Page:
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Charles Hippisley-Cox is currently programme director for Architectural Technology and Senior Lecturer in Architectural Conservation. He graduated with a degree in Geology before studying Architecture as a mature student. In the 1980s he worked as a specialist historic building surveyor for local government and English Heritage. In the early 1990s he joined the award winning Department of Conservation Science at Bournemouth University to work with the late Professor John Ashurst. Charles came to Huddersfield University as a Senior Lecturer and has served on a number of University commitees including the Senate.
As an historic building specialist, his research has focussed on the rediscovery of traditional building materials and specialist craft techniques. His wider architectural interests include the systematic study of traditional buildings especially those in rural areas of population decline. The application of sustainability to architectural conservation has recently become a focus for his research and scholarship. Currently his scholarly activity involves investigating the complex relationship between buildings and ecology based on the premise that architecture forms part of a much wider ecosystem.
During the 1990s he worked with the Peak District National Park and a similar region in Portugal funded by the British Council. In the 2000s he was awarded AHRB funding to investigate National Park Building Conservation initiatives and to highlight good practice.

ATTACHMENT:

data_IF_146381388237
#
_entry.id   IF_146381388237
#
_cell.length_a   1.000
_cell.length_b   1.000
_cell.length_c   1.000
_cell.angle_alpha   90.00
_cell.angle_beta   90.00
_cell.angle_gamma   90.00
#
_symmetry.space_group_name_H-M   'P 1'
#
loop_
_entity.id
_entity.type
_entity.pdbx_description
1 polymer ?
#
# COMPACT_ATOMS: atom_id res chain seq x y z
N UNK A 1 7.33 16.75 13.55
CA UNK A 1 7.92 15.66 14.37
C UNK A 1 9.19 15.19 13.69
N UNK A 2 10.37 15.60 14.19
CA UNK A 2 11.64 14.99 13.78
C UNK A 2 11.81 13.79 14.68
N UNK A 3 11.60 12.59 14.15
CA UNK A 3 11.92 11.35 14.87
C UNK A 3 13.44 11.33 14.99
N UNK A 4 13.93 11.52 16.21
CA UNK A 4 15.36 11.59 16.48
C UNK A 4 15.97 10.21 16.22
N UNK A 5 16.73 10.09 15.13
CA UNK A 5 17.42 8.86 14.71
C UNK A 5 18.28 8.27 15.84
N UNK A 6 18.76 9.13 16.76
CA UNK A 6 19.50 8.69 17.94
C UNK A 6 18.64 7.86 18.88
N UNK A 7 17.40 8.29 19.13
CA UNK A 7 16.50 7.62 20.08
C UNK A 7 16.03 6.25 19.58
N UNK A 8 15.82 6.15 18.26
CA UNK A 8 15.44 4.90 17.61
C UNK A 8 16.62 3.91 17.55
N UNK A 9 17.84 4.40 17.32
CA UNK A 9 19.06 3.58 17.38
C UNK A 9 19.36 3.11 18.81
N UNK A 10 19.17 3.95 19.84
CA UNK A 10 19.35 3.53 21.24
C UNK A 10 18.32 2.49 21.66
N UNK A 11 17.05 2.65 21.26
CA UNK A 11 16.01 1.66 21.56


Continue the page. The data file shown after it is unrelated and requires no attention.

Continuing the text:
Recently he has undertaken experiments in conjunction with conservation specialists in France and is currently working on three research topics:
He likes to make sure that research achieves maximum impact by publishing articles in professional journals and similar publications with a wide readership. He also disseminates his research as a member of the Institute of Historic Building Conservation, Chartered Institute of Architectural Technologists and the Chartered Association of Building Engineers.
Hippisley-Cox, C (2017) ‘The Moorpool Estate: A Visionary Edwardian Garden Suburb for Birmingham’. In: Cities, Communities and Homes: Is the Urban Future Livable?, 22-23 June 2017, University Of Derby
Hippisley-Cox, C (2017) ‘Silverfish: if they're not fish, they're not really silver, and they look like aliens, what on earth are they?’ Building Engineer , 92 (6), pp. 26-27. ISSN 0969-8213
Hippisley-Cox, C (2016) ‘Oak Trees and the technology of timber conversion with particular reference to the use of water-power in West and South Yorkshire’. In: Regional Urbanism in the Era of Globalisation REUG 2016, 3rd - 5th Feb 2016, Huddersfield University
Hippisley-Cox, C (2015) ‘Traditional buildings as ecosystems with spiders as biocontrol for woodworm’ The Bulletin of the British Ecological Society , 46 (4), pp. 40-41.
Hippisley-Cox, C (2015) ‘Hearts Of Oak: Traditional Timber Frames and Timber Conversion.’ Architectural Technology (113), pp. 14-16. ISSN 1361-326X
Hippisley-Cox, C (2015) ‘Hole In The Wall’ Natural History , 123 (3), pp. 48-48. ISSN 0028-0712